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Teen Angst? Naaah...

by Ned Vizzini

Del Laurel-Leaf/Random House, 2000

 
Okay, here's my story about Ned Vizzini, because you knew there had to be one. About, oh, so many years ago that it seems like an entire lifetime, I tried repeatedly to get my writing into this local rag called New York Press. As a weekly, the Press competes directly with the Village Voice, albeit with an ultra-right wing slant to everything. Based on that alone, I can't believe I ever gave a shit about writing for the Press. It might have had a lot to do with the fact that the paper's music coverage at the time was hip and "down town" and, for a lot of writers, a gig at the NY Press often led to getting snagged by big deal magazines like Spin and Details. I wanted in, and infiltrating the NY Press became a quest for me; my single-focused goal above all goals. I truly felt my work was right up their smart-assed, shoot-from-the-hip alley. But, sadly, they really didn't think so. In fact, their entertainment editor shot me down so many times I finally just gave up in order to save my sanity. I had a much, much thinner skin back then and I really took it personally.

One day, I noticed The Press had started printing articles by this 15-year-old kid named Ned Vizzini. Ned would write fairly clever, insightful, self-referential stories about High School Life (Ned attended Manhattan's prestigious Stuyvesant High School For Geniuses) and stuff of interest to teenagers and trendy New Yorkers. He was a good writer, but I just hated his guts. I mean -- for fuck's sake -- the fact that they'd take submissions from a 15-year-old math nerd but not from me just stung way too much. I made myself feel better by telling myself that Ned filled the NYP's 'niche' requirement. Their stable of writers already included a Serial Womanizing Racist Republican; a Legally Blind Self-Destructive Barfly; a Dominatrix; a Jewish Punk Rocker; a Self-Oblivious Slut; an Elitist Snob Misogynist Lawyer and an editorial staff of political pundit-wannabes who all thought George Bush was a genius. Precocious Teenage Math Nerd seemed to fit right in.

Shortly after "The Ned Vizzini Incident," I got into a bunch of national glossies and forgot all about the New York Press. About four years ago, I stopped even picking it up.

Recently, Ned Vizzini got hold of my email address and started sending me spam about promotional efforts regarding his latest book. I don't even think the book had a title yet, because one of the spams was about a "Name Ned's Book" Contest. But anyway, the years had cooled my animosity towards young Ned, and somehow we ended up exchanging a few emails. Ned asked me if I'd review his first book, Teen Angst? Naaah... and I said OK. (Yeah, genius math nerd has published multiple books! Am I bitter? You bet!) Ned's book arrived in my mail a couple of weeks ago and I read it yesterday while I was on Jury Duty. You know what? It's really good.

Although Teen Angst? Naaah... is published by the children's division of Random House, this book isn't just for kids or teens. Ned spins his stories of "teen angst," typical boy hi-jinx and mundane family life with Mom, Dad, younger sister and brother into a fantastic web of a book that's hilarious, entertaining and often deeply poignant (see the chapters entitled "Back Car" and "Getting Sloppy with Poppy" and tell me this kid isn't on his way to a Pulitzer Prize). Beyond that, I actually found that Ned and I shared many similar Teenage/High School experiences. I was also a "mentally gifted" kid (that's what they called it in my day) enrolled in my High School's accelerated programs. Like Ned, I got drunk and stoned exactly once in High School, and I was extremely sexually naive and inept as a teen -- JUST LIKE NED VIZZINI. Imagine that.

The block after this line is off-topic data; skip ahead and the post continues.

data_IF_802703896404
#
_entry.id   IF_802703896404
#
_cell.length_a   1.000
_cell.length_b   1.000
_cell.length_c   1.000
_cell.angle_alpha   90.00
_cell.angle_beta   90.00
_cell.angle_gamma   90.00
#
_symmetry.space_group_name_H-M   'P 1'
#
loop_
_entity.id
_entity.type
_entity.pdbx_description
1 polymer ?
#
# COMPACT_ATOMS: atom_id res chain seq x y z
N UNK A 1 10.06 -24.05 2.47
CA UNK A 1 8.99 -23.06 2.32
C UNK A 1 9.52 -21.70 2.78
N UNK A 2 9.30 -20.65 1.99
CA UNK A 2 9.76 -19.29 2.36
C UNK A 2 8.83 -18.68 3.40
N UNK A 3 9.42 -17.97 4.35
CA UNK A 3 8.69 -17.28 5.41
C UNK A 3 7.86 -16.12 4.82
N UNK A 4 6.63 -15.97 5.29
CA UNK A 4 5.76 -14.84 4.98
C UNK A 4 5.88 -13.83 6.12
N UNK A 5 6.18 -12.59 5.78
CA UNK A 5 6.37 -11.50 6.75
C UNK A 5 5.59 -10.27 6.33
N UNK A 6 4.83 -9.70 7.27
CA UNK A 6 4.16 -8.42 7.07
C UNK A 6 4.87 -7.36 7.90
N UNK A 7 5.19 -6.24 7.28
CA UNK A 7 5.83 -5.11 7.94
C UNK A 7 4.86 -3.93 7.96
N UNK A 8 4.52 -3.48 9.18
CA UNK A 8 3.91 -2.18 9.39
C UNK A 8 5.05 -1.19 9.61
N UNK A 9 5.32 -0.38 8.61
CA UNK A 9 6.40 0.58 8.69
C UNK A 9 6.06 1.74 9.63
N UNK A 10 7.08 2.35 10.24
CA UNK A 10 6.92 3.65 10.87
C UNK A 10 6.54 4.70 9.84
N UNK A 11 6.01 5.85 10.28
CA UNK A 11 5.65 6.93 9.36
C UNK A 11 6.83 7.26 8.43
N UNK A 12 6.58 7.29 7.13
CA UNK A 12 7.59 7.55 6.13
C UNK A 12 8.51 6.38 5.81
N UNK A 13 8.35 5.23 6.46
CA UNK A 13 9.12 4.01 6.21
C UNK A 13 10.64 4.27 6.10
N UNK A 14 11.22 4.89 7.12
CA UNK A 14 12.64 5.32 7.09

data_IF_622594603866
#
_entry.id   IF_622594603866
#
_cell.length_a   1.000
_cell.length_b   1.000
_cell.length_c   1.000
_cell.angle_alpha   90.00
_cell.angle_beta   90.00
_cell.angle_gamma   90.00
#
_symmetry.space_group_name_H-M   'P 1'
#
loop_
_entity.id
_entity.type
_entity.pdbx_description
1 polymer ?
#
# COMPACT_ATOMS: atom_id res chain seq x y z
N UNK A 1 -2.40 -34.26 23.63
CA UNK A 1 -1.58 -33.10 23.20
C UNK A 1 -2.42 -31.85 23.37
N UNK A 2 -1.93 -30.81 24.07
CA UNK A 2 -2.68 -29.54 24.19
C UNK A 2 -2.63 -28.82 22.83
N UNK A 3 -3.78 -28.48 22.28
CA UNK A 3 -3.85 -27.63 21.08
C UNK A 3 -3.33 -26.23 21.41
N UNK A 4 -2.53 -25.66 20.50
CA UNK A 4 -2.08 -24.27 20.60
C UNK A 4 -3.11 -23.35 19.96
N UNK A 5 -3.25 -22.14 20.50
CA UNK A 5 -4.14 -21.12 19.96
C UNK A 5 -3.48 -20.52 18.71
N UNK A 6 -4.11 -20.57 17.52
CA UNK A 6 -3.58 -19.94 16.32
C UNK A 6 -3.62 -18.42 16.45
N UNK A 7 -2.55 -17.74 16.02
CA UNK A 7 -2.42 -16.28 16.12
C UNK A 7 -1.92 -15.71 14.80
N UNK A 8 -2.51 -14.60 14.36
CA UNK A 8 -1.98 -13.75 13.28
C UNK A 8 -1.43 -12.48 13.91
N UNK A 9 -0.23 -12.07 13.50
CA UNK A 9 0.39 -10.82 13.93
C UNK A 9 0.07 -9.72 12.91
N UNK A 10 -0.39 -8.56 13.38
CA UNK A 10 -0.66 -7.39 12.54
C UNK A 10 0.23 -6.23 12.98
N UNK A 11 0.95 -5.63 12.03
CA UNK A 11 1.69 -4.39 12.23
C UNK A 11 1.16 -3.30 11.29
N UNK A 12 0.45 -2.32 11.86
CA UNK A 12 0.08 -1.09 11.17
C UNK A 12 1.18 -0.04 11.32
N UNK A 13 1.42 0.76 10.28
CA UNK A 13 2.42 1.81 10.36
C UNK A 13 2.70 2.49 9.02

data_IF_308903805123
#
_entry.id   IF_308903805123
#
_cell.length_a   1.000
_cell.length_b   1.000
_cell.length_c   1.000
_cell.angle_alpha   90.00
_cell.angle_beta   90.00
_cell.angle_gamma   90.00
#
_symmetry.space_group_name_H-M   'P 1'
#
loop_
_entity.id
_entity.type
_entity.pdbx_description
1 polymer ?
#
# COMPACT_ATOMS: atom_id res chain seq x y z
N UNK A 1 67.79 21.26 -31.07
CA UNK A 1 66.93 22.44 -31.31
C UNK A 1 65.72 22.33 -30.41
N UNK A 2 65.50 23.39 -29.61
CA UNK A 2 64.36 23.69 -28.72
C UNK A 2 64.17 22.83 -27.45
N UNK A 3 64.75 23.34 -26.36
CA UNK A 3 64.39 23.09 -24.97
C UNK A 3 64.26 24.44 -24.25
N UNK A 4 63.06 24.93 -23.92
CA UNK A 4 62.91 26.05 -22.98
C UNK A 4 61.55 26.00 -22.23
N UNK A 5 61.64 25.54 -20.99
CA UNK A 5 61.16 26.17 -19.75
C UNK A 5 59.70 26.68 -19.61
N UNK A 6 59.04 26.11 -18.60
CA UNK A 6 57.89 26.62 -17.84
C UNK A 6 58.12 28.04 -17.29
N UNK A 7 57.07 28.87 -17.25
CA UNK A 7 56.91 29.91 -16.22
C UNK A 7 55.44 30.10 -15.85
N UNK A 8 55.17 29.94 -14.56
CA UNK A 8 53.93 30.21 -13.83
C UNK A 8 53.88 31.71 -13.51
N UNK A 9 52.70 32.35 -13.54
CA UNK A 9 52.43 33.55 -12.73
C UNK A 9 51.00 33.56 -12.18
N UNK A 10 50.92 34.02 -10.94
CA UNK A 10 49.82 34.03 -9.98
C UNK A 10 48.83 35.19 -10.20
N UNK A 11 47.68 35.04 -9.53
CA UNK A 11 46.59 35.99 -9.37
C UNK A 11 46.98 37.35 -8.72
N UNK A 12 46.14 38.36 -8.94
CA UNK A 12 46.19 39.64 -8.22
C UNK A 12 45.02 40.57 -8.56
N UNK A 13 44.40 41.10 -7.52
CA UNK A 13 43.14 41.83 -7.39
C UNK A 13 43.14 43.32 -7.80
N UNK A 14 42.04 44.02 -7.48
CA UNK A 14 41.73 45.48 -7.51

Granted there's no swearing and no adventure that rates more than a PG-13 in the raunchy department (he doesn't even lose his virginity in the book), but Ned's got a very intuitive, adult voice, which makes this an engaging read. I laughed out loud many times over the course of chapters highlighting Ned's shenanigan's while studying for tests, lying to his parents, suffering through a week-long summer job as a house painter, and throwing up over his ineptitude with the opposite sex. Fun! I especially enjoyed the chapter called "Magic Moment." Apparently, there is some fantasy card game called Magic: The Gathering that's got a global cult following among Dungeons and Dragons fanatics, but I'd never even heard of it before I read about it in the pages of Teen Angst... Fascinating! But my absolute favorite part of the whole entire book is this quote from a chapter entitled "Hooters," which is about a trip to a West Virginia Hooters restaurant involving 18-year-old Ned, his 14-year-old brother and his Dad. Upon noticing that the only woman in the restaurant who isn't a waitress appears to be there with her son, Ned writes; "Dad and I discussed what kind of kid would go to Hooters with his Mom, and what his nickname would be when the murders began." Now that's good writing!

Even when his smug, shortsighted, teenage arrogance makes you want to punch him in the face, Ned Vizzini is the real deal, and a great writer. Some day, maybe he'll let me edit one of his books.

Ned Vizzini: http://www.nedvizzini.com/